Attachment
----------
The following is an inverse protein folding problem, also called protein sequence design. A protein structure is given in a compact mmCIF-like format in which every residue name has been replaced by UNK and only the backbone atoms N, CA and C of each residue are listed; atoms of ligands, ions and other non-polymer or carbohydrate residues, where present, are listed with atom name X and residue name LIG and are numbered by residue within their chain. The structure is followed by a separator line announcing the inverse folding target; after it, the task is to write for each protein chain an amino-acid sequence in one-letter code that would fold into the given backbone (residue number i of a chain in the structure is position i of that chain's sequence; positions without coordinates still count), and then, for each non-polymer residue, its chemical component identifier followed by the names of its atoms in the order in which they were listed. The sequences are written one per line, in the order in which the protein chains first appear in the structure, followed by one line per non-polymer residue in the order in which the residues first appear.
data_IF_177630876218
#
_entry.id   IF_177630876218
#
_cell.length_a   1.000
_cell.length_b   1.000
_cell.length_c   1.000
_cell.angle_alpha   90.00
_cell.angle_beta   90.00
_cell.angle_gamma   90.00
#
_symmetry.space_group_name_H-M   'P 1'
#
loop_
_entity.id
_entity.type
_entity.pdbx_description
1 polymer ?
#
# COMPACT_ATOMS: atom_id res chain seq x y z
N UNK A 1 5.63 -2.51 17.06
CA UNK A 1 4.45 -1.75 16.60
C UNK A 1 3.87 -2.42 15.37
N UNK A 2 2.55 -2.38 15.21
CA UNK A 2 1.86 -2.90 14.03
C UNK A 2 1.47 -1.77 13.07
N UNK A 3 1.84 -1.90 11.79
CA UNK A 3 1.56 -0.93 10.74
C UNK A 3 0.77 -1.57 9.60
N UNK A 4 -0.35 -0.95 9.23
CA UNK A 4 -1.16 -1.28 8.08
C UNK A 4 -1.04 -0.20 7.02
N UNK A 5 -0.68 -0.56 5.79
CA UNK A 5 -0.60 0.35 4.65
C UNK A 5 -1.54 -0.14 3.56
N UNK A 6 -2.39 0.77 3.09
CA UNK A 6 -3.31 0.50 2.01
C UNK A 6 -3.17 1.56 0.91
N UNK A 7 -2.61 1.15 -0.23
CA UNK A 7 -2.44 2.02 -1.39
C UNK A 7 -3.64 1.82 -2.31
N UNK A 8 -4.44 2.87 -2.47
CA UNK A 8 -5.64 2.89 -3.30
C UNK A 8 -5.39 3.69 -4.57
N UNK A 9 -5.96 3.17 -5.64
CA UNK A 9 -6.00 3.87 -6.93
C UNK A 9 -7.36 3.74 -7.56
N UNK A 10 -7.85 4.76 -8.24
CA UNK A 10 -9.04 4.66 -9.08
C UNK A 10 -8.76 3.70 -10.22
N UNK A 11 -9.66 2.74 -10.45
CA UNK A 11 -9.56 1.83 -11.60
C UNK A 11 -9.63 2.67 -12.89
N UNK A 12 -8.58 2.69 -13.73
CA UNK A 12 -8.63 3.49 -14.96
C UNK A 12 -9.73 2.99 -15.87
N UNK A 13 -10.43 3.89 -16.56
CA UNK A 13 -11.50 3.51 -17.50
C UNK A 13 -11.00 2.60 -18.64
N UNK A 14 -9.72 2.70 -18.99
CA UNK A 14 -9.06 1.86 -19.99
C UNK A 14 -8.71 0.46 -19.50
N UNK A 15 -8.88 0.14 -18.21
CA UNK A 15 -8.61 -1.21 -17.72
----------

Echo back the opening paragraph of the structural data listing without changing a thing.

The following is an inverse protein folding problem, also called protein sequence design. A protein structure is given in a compact mmCIF-like format in which every residue name has been replaced by UNK and only the backbone atoms N, CA and C of each residue are listed; atoms of ligands, ions and other non-polymer or carbohydrate residues, where present, are listed with atom name X and residue name LIG and are numbered by residue within their chain. The structure is followed by a separator line announcing the inverse folding target; after it, the task is to write for each protein chain an amino-acid sequence in one-letter code that would fold into the given backbone (residue number i of a chain in the structure is position i of that chain's sequence; positions without coordinates still count), and then, for each non-polymer residue, its chemical component identifier followed by the names of its atoms in the order in which they were listed. The sequences are written one per line, in the order in which the protein chains first appear in the structure, followed by one line per non-polymer residue in the order in which the residues first appear.